Monday, August 17, 2009

Why the Nicene Creed?

There have always been two criticisms of the Church that always irk me.

1) Latter-day Saints don’t believe the Bible. Those that assert this falsity usually insist that the Bible is the sole authoritative source of inspired information. However, they also insist that the Bible can only be interpreted within limits set by later councils and creeds. In other words, when they assert that I don’t believe in the Bible, they usually mean that I don’t believe in the post-biblical interpretations of creeds and councils.

2) The canon of scripture is closed, therefore the Book of Mormon is false. Those that assert this also demand that Latter-day Saints accept and honor the added doctrines of the councils and creeds in order to be Christians.

One of the more well-known post-biblical creeds is the Nicene Creed. Long after they had declared the heavens sealed and prophets and apostles to be a thing of the past, the leaders of what called itself the Christian faith met in Nicaea to determine the nature of the God they worshipped. The event is known as the church’s first ecumenical council, and out of it came the first formal Christian creed.

It was during the reign of Constantine, who became Caesar in A.D. 306. Prior to Constantine, the pagan emperors of Rome had persecuted the Christians because of their disbelief in “the gods.” According to the pagans, the gods provided the good things in life: health, prosperity, love, peace, etc., and when when bad things transpired to the Romans, it was only natural to blame the Christians who refused to pay homage to the pagan gods.

However, Constantine changed things. As recorded by Eusebius, a 4th century Christian writer, Constantine was converted to Christianity while at a major battle at Milvian Bridge in A.D. 312. Before the battle, Constantine had a vision in broad daylight depicting a standard in the shape of a cross – above the cross were the words, “By this sign, conquer.” That night he dreamed that Christ came to him with the same sign and told him to use it as a protection against his enemies. The next morning he commissioned a lavish replica of what he saw, with two Greek letters at the top, a chi and rho – the first two letters of Christ’s name. He later engaged in battle and won a resounding victory.

Being a long-time sun worshipper, Constantine naturally assumed that the Christian God and the sun god were one and the same, and subsequently decreed that the Christian God was to be worshipped on the day of the sun (Sunday), and that the birth of Christ was to be celebrated at the time of the winter solstice (Christmas-time). Upon conversion, Constantine also declared an empire-wide cessation of Christian persecution and actually provided a society of religious freedom not unlike what we enjoy in the U.S. today. By the end of the 4th century, Christianity was the state religion of the Roman Empire.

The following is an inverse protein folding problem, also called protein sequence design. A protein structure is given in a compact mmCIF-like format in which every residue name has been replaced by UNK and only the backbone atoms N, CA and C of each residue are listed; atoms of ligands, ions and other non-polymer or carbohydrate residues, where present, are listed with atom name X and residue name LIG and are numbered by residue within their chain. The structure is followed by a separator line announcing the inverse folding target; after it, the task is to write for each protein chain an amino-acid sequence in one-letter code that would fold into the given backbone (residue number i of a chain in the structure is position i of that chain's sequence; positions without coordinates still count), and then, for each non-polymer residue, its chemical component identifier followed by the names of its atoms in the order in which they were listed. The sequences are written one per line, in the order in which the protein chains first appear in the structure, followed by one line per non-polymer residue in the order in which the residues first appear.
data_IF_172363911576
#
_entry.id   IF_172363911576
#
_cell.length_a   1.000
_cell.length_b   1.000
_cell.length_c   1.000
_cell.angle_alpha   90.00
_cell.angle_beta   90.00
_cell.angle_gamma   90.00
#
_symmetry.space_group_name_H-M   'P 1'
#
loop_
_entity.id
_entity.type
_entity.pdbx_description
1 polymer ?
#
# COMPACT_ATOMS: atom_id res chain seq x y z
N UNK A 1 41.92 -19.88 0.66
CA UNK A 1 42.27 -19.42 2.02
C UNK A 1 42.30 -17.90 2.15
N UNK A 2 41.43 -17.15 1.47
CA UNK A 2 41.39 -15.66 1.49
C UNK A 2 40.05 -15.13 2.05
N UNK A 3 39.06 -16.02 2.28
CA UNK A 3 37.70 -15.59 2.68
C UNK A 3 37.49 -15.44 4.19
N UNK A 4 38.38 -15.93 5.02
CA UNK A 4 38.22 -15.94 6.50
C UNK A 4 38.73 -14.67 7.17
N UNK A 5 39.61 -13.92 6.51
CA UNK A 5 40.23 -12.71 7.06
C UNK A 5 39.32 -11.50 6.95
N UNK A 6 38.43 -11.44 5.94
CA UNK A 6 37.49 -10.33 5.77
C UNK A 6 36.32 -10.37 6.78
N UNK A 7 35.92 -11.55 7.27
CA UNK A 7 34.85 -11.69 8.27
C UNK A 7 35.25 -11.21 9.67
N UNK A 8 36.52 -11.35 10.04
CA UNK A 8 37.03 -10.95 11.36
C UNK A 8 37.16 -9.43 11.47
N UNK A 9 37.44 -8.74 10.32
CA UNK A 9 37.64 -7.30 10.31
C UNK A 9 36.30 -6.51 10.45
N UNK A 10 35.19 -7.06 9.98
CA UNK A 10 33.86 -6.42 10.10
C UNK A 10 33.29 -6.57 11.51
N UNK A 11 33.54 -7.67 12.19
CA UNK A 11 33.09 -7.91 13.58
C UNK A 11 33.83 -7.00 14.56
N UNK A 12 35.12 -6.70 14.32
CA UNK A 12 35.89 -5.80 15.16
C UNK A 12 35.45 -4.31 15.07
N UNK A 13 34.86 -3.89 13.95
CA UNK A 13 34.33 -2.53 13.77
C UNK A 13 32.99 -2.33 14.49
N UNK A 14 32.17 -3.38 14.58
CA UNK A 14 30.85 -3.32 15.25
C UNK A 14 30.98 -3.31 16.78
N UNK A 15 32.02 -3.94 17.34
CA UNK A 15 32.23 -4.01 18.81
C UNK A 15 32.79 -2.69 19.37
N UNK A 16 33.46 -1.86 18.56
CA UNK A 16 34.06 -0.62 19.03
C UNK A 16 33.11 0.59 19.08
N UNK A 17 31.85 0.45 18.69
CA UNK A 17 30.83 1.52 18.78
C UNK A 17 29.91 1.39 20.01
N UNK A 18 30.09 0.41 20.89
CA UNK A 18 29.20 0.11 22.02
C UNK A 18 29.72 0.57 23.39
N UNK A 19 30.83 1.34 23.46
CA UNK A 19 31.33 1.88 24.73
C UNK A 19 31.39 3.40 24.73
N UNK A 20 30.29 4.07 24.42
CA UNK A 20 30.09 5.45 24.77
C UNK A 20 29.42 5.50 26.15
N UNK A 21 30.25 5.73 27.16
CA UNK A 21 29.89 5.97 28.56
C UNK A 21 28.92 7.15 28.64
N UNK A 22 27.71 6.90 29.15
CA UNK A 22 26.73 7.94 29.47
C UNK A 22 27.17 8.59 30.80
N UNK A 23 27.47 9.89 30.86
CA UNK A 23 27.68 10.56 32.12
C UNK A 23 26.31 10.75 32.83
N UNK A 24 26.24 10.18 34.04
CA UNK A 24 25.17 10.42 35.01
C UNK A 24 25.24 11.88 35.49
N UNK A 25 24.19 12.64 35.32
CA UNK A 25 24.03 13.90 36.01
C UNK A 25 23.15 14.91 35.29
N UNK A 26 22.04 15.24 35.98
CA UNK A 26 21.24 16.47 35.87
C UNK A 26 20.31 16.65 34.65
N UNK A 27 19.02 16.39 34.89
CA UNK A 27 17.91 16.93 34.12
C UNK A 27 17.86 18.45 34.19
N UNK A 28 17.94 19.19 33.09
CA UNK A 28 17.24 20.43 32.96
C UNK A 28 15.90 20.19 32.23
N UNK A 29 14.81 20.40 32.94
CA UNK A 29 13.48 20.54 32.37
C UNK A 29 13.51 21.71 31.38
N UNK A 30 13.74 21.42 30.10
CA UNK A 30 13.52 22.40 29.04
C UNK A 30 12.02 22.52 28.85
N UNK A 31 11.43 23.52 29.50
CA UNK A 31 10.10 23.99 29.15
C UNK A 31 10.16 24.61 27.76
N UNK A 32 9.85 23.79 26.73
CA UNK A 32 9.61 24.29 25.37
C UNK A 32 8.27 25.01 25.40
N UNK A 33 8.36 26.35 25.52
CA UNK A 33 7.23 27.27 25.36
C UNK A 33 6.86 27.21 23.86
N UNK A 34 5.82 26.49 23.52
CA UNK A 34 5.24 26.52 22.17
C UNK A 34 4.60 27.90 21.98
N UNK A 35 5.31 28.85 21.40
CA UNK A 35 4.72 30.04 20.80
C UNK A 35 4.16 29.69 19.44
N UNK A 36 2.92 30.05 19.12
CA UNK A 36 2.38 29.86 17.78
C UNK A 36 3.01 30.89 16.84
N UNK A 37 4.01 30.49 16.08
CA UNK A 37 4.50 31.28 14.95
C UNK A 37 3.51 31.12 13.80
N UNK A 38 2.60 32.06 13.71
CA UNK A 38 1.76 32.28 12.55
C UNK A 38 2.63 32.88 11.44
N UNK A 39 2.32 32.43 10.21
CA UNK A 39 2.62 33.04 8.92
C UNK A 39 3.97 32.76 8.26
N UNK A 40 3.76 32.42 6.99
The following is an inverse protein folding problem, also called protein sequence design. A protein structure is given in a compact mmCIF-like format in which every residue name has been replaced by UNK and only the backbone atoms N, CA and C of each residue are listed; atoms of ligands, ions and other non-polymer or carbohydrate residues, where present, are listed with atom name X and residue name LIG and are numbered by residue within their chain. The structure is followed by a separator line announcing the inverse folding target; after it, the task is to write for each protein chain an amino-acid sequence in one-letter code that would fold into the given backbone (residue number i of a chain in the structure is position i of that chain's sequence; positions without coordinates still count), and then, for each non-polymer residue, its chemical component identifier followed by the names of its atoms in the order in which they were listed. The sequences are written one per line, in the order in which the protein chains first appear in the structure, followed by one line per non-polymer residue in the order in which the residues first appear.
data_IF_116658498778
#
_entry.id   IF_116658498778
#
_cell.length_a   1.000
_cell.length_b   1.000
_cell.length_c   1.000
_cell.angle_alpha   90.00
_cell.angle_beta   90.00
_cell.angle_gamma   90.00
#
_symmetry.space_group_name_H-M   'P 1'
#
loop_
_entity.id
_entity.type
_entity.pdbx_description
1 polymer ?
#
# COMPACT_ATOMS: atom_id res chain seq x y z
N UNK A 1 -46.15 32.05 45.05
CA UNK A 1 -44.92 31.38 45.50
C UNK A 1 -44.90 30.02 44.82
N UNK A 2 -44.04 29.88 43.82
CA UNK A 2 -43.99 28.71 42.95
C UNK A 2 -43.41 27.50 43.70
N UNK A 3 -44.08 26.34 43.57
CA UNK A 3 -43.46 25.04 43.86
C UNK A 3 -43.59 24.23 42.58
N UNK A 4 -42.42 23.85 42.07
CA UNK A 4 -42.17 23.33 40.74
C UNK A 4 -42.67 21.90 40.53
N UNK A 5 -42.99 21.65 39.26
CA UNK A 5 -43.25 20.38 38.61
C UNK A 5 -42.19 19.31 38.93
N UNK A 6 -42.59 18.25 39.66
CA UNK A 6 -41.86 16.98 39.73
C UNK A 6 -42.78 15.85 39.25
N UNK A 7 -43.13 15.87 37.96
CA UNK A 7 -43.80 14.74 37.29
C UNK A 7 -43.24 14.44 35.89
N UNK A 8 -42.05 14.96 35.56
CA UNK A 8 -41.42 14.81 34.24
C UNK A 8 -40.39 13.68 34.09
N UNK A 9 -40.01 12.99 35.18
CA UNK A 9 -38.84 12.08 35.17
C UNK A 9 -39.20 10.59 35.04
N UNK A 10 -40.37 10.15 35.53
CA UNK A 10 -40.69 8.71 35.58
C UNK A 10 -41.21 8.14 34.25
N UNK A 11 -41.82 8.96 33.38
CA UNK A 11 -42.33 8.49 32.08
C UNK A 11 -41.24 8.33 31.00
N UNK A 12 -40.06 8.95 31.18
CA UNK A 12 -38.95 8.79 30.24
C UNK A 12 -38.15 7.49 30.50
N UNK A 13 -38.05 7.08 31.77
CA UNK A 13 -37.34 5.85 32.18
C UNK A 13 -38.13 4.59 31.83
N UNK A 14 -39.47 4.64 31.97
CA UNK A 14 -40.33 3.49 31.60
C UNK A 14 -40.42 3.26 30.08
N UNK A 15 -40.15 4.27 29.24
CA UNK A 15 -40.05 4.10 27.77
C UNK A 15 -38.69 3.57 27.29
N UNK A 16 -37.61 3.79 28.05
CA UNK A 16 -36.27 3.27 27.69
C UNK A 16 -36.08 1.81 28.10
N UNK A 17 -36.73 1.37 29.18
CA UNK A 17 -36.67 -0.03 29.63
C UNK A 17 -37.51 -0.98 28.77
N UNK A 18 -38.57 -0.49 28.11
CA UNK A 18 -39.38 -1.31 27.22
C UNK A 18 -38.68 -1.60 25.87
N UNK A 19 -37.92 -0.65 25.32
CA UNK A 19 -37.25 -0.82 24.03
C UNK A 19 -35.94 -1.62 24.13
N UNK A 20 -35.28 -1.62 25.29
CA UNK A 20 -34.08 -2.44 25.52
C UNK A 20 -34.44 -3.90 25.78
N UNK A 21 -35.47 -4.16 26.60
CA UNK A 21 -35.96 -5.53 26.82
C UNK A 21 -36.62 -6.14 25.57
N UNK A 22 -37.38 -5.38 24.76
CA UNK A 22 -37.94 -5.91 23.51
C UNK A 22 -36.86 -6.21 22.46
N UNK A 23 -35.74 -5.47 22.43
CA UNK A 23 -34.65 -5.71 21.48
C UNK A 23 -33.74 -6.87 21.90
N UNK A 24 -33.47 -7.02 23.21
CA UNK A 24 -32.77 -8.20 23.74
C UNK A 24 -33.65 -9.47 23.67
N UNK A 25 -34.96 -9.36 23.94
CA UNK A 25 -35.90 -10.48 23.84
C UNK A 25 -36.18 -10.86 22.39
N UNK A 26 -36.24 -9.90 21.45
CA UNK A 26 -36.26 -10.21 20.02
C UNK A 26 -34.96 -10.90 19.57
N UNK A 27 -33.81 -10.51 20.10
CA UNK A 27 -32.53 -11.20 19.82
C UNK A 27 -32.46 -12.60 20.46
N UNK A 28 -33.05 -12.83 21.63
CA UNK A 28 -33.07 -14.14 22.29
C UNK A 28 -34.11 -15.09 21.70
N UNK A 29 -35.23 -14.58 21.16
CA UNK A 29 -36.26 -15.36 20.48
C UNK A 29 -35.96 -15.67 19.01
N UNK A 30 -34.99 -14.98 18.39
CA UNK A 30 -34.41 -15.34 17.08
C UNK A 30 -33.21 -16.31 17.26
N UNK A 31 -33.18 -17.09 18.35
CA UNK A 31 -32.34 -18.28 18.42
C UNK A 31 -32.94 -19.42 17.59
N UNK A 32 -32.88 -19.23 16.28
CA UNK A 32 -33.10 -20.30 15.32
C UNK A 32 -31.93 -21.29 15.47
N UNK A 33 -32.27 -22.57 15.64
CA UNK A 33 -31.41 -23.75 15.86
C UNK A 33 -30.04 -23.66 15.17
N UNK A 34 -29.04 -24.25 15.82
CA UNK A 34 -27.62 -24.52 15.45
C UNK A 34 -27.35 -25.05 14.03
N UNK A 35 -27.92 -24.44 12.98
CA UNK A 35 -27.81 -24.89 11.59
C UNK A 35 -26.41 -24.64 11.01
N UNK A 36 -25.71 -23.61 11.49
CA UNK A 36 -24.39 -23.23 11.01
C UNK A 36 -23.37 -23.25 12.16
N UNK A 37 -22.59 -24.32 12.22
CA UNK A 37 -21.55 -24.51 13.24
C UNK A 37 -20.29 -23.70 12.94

So, where does the Nicene Creed come into the picture? Well, Constantine decided to unify his vast empire under the dogma of Christianity. However, the Christian church by this time was severely disunified over several fundamental theological issues. In order for Christianity to unify the Roman Empire, Constantine had to first unify Christianity.

One of the major issues of contention at the time was the question of Jesus’ divinity, or how to understand His divinity in light of the fact that he was also human. Also, they wondered how both Jesus and God could be God if there is only one God.

At the time there were two schools of thought:

A) Arius of Alexandria, Egypt taught that in the beginning there was only God the Father. But at some point in the eternities, God brought his Son into existence, and it was through this Son that God created all things. Thus, Christ was divine, but subordinate to God the Father. (Sounds pretty much like what the Latter-day Church believes)

B) Athanasius, a young deacon in the Alexandrian church opposed Arius’ view. Athanasius taught that Christ had always existed – he did not come into existence at one point in time – and he was separately divine, not inferior to God the Father. Indeed, he was of the same essence as God the Father. This obviously led to the orthodox doctrine of the Trinity.

In an attempt to unify the Christian church, in A.D. 325 Constantine called 200-250 bishops to decide the issue. Everything associated with this council was at odds with the pattern of faith preserved in the scriptures. Here prophets were formally replaced with the learned men of the say and the revelations of heaven were replaced by philosophical speculations. The majority sided with Athanasius.

The following is the resulting creed of the council at Nicaea:

"We believe in one God, the Father Almighty, Maker of all things visible and invisible; and in one Lord Jesus Christ, the Son of God, begotten of the Father [the only-begotten; that is, of the essence of the Father, God of God], Light of Light, very God of very God, begotten, not made, being of one substance with the Father; by whom all things were made [both in heaven and on earth]; who for us men, and for our salvation, came down and was incarnate and was made man; he suffered, and the third day he rose again, ascended into heaven; from thence he shall come to judge the quick and the dead; and in the Holy Spirit.